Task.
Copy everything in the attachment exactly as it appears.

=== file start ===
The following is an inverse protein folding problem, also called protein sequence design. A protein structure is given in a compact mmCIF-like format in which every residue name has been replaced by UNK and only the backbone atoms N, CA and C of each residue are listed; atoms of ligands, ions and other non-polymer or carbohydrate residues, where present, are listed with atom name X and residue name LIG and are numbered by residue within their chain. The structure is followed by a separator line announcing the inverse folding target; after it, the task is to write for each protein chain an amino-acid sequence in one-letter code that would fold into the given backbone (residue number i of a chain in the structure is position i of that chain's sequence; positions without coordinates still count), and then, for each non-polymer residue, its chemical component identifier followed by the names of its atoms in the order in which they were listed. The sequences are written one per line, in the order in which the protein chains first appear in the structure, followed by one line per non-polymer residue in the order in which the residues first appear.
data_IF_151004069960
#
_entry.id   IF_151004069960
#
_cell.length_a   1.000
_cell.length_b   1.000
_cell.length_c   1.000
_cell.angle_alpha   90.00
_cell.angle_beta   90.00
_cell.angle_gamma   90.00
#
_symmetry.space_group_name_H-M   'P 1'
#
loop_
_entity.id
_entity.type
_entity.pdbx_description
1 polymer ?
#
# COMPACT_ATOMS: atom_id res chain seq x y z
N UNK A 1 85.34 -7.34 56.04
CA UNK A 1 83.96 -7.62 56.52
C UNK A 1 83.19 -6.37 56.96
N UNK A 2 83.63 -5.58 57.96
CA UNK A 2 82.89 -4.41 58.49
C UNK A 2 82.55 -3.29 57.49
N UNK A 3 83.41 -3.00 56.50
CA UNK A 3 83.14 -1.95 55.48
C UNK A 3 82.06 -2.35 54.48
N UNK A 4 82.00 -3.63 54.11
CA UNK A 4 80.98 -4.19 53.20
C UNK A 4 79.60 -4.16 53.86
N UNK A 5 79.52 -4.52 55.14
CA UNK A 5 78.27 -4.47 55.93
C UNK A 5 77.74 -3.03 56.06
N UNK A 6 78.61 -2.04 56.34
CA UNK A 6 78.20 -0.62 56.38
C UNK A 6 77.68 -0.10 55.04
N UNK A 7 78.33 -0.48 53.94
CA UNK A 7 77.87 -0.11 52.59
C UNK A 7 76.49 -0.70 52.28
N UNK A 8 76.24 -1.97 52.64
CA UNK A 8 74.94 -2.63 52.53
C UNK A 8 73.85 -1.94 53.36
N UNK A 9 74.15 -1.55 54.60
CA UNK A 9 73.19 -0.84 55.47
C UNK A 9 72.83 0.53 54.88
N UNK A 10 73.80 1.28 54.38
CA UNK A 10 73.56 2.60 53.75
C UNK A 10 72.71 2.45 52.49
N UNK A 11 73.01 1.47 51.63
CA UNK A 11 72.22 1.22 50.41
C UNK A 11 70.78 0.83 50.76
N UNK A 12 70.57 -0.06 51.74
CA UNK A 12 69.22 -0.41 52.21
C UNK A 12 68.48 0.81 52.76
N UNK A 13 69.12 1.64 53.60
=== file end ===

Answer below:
The following is an inverse protein folding problem, also called protein sequence design. A protein structure is given in a compact mmCIF-like format in which every residue name has been replaced by UNK and only the backbone atoms N, CA and C of each residue are listed; atoms of ligands, ions and other non-polymer or carbohydrate residues, where present, are listed with atom name X and residue name LIG and are numbered by residue within their chain. The structure is followed by a separator line announcing the inverse folding target; after it, the task is to write for each protein chain an amino-acid sequence in one-letter code that would fold into the given backbone (residue number i of a chain in the structure is position i of that chain's sequence; positions without coordinates still count), and then, for each non-polymer residue, its chemical component identifier followed by the names of its atoms in the order in which they were listed. The sequences are written one per line, in the order in which the protein chains first appear in the structure, followed by one line per non-polymer residue in the order in which the residues first appear.
data_IF_151004069960
#
_entry.id   IF_151004069960
#
_cell.length_a   1.000
_cell.length_b   1.000
_cell.length_c   1.000
_cell.angle_alpha   90.00
_cell.angle_beta   90.00
_cell.angle_gamma   90.00
#
_symmetry.space_group_name_H-M   'P 1'
#
loop_
_entity.id
_entity.type
_entity.pdbx_description
1 polymer ?
#
# COMPACT_ATOMS: atom_id res chain seq x y z
N UNK A 1 85.34 -7.34 56.04
CA UNK A 1 83.96 -7.62 56.52
C UNK A 1 83.19 -6.37 56.96
N UNK A 2 83.63 -5.58 57.96
CA UNK A 2 82.89 -4.41 58.49
C UNK A 2 82.55 -3.29 57.49
N UNK A 3 83.41 -3.00 56.50
CA UNK A 3 83.14 -1.95 55.48
C UNK A 3 82.06 -2.35 54.48
N UNK A 4 82.00 -3.63 54.11
CA UNK A 4 80.98 -4.19 53.20
C UNK A 4 79.60 -4.16 53.86
N UNK A 5 79.52 -4.52 55.14
CA UNK A 5 78.27 -4.47 55.93
C UNK A 5 77.74 -3.03 56.06
N UNK A 6 78.61 -2.04 56.34
CA UNK A 6 78.20 -0.62 56.38
C UNK A 6 77.68 -0.10 55.04
N UNK A 7 78.33 -0.48 53.94
CA UNK A 7 77.87 -0.11 52.59
C UNK A 7 76.49 -0.70 52.28
N UNK A 8 76.24 -1.97 52.64
CA UNK A 8 74.94 -2.63 52.53
C UNK A 8 73.85 -1.94 53.36
N UNK A 9 74.15 -1.55 54.60
CA UNK A 9 73.19 -0.84 55.47
C UNK A 9 72.83 0.53 54.88
N UNK A 10 73.80 1.28 54.38
CA UNK A 10 73.56 2.60 53.75
C UNK A 10 72.71 2.45 52.49
N UNK A 11 73.01 1.47 51.63
CA UNK A 11 72.22 1.22 50.41
C UNK A 11 70.78 0.83 50.76
N UNK A 12 70.57 -0.06 51.74
CA UNK A 12 69.22 -0.41 52.21
C UNK A 12 68.48 0.81 52.76
N UNK A 13 69.12 1.64 53.60